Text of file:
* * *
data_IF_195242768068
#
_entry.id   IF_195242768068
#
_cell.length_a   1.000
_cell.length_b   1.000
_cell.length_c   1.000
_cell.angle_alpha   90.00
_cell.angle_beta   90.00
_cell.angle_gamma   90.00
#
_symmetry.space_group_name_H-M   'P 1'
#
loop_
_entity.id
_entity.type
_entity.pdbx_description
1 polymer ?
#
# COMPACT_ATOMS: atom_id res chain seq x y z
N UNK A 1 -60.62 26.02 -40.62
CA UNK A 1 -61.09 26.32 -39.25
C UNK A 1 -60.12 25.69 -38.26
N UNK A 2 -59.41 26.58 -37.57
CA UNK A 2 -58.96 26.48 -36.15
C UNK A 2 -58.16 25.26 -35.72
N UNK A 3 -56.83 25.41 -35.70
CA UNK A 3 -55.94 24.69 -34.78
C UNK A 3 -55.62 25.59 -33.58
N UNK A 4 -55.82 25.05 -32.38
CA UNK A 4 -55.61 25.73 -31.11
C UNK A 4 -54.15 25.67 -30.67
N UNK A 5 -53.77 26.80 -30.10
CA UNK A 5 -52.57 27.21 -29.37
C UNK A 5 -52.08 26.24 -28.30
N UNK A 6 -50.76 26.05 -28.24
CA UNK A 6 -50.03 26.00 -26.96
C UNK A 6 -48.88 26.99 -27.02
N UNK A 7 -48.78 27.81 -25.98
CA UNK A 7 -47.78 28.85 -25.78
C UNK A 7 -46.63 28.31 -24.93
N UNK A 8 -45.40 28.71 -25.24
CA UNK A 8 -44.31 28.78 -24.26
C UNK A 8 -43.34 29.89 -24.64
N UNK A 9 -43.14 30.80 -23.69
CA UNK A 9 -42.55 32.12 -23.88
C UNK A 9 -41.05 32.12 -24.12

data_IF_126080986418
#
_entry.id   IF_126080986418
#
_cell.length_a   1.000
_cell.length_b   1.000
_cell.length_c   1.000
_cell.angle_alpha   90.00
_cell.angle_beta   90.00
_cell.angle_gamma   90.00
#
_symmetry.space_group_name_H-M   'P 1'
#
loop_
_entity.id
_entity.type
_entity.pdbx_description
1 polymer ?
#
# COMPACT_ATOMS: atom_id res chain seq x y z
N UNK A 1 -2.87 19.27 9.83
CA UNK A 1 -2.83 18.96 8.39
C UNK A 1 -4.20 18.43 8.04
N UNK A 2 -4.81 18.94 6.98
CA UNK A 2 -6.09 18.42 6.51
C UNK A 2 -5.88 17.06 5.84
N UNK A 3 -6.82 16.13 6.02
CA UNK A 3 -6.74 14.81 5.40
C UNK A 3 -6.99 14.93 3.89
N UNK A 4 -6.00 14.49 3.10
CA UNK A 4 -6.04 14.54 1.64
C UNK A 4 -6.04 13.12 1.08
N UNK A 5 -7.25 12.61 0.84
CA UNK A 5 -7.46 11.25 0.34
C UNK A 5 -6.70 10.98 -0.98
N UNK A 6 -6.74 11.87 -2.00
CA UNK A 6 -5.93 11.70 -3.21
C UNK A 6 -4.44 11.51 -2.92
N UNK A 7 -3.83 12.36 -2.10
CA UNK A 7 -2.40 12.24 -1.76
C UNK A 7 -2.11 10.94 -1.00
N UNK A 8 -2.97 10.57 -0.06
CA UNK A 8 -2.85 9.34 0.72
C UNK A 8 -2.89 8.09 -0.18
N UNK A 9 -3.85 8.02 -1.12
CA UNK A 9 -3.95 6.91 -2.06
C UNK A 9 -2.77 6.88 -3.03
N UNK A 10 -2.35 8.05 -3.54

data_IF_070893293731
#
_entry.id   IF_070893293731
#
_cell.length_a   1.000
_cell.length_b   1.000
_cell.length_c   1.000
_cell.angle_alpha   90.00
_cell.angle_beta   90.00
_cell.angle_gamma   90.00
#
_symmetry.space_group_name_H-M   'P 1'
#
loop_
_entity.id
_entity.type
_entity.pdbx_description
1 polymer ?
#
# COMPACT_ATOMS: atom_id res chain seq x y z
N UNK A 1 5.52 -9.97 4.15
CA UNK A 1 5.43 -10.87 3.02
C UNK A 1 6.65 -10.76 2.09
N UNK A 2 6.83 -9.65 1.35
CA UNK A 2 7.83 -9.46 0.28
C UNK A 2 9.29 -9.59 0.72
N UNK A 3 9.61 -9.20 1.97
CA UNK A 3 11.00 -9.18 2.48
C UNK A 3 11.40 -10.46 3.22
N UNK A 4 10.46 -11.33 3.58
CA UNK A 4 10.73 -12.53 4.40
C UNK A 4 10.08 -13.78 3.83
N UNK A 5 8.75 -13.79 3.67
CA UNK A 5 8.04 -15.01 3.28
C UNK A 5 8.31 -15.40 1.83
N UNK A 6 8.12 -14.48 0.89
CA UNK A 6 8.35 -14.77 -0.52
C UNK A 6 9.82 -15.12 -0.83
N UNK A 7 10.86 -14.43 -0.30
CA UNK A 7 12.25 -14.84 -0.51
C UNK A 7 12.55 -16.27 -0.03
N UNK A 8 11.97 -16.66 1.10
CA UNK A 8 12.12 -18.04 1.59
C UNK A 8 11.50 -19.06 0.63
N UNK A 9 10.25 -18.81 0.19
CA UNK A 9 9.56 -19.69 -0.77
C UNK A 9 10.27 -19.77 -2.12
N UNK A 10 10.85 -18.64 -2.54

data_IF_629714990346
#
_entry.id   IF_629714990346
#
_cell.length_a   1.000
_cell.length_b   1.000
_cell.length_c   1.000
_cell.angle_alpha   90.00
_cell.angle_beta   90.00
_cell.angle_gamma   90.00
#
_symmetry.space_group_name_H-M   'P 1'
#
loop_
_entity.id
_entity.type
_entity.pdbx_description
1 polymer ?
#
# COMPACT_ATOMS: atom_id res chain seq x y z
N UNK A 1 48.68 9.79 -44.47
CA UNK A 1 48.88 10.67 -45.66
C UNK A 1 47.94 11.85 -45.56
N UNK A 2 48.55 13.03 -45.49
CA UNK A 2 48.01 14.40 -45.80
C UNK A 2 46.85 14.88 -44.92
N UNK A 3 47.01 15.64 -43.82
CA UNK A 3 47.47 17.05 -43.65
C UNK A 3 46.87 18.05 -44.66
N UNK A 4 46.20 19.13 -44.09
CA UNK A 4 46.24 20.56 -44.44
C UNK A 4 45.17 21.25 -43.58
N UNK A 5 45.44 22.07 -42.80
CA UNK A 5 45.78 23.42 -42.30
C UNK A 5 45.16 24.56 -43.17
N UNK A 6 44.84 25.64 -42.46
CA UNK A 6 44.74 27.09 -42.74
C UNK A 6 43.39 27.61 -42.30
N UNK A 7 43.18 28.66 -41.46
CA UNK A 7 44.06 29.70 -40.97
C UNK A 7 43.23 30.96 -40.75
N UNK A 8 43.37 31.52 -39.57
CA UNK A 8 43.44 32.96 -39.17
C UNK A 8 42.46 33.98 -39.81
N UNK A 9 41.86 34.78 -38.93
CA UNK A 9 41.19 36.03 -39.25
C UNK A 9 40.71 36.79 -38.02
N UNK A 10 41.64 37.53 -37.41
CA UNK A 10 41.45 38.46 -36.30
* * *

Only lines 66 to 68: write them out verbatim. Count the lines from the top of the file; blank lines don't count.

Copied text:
#
# COMPACT_ATOMS: atom_id res chain seq x y z
N UNK A 1 -2.87 19.27 9.83